As Cheekwood continues its multiple historic initiatives campaigns to return the rooms of this once private family residence to their original 1930s elegance, the Loggia falls next in line to receive treatment. To much excitement, several 1935 photographs of the Loggia, along with notes written about the expansive room by Leslie Cheek Jr., were recently uncovered. After describing the steps he took to design the original louvered door system for the space, Leslie Jr. also alluded that he personally took on the role of Interior Designer. A note documents that the original decorative color scheme throughout the room was white, yellow and green, and there was “much use of clear and mirrored glass to aid in the effect of coolness.” Unlike the Georgian design found throughout the rest of the house, Leslie Jr. decided that the Loggia should embody “modern 1930s” taste as well as Neoclassical influences to mimic the architectural aesthetic of the room. This time, instead of consulting Europe’s fine antique markets, furnishings were sourced from popular department stores of the era. Decorative lamps and rugs were bought at W. & J. Sloane, a store in New York City which catered to prominent spaces and families, including the White House and the Vanderbilts. Likewise, comfortable Neoclassical and Chippendale influenced iron patio furniture was purchased from no other than, Lord & Taylor.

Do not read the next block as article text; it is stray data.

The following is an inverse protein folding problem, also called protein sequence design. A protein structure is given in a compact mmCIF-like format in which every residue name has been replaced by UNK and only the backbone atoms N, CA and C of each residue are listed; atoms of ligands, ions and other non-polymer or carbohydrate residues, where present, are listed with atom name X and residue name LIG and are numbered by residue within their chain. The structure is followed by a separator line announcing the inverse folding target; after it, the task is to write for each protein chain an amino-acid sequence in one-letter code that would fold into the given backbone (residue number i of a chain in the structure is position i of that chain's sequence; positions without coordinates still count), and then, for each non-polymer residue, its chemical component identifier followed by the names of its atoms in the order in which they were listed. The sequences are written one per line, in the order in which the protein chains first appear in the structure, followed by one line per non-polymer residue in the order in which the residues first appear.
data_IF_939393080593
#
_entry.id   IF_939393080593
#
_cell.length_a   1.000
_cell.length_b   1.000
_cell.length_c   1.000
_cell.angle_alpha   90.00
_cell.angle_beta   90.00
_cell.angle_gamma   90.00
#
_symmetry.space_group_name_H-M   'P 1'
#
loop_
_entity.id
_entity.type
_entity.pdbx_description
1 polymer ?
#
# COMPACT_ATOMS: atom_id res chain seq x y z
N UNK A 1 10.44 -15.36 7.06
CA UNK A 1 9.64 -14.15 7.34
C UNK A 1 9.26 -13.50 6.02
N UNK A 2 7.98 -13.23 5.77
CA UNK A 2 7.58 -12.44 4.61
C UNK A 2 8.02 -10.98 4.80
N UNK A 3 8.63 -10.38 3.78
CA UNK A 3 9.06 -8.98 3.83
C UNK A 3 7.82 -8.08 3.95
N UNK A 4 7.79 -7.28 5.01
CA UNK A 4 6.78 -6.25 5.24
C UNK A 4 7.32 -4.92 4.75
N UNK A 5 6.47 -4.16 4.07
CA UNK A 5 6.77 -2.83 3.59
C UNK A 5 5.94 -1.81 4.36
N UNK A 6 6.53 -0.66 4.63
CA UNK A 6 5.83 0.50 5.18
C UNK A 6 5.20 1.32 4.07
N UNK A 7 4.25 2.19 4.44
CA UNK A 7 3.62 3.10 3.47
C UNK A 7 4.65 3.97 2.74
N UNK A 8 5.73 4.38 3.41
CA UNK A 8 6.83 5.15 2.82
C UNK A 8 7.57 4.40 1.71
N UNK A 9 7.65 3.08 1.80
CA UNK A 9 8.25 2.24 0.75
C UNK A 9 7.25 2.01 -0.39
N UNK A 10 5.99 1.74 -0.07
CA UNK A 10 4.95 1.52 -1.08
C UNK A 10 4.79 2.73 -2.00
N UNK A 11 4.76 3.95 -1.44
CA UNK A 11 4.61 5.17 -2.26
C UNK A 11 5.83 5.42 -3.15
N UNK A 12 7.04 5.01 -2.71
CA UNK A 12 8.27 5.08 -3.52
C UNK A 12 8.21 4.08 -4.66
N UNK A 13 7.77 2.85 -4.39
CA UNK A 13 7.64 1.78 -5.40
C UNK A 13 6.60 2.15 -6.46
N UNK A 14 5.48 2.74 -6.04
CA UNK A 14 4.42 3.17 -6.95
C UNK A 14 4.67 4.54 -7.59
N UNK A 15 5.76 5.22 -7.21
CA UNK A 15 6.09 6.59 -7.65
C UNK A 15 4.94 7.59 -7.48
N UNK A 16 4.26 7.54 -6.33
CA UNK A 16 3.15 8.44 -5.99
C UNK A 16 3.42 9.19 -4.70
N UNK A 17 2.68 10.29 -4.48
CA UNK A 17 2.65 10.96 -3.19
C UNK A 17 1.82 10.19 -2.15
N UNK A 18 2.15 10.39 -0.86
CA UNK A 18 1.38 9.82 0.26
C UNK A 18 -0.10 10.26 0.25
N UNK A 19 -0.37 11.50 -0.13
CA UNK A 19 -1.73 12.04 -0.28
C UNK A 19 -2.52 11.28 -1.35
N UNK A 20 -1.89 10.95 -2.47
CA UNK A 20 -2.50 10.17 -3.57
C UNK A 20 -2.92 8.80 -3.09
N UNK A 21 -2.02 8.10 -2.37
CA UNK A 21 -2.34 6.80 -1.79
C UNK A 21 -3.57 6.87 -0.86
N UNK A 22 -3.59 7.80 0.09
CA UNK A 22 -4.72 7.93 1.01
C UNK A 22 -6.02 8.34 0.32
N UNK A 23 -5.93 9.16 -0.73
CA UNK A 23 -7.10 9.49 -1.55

Over the summer months of 2019, the Loggia is undergoing conservation to restore one of Cheekwood’s most widely beloved spaces. To realize this latest initiative, Cheekwood is contracting with conservators and specialists from EverGreene Architectural Arts and Medallion Pool Company Inc. to ensure the Cheek’s original vision is reestablished. An important and much anticipated component of this project will be the restoration of the eighteenth-century Italianate terracotta fountain. The terracotta will be dismantled and restored off-site in EverGreene’s conservation studio in Washington DC, while a new pump and water monitoring system will be installed so that the water curtain fountain can once again take a place of prominence in the Loggia. Additional repairs will be made to the plaster walls and decorative moldings of this indoor-outdoor living space. The original 1930s paint colors will also be reintroduced as determined from a professional historic paint analysis preformed of the space in 2018. For preservation and functionality purposes, the four sets of grand fifteen-foot exterior doors will be redesigned and replaced. The final component of the project will be the reinstallation of Neoclassical inspired modern furnishings, reminiscent of Leslie Jr.’s design, and live plant material. Upon project completion, guests will be invited to interact and relax in this comforting space to fully enjoy its classical beauty.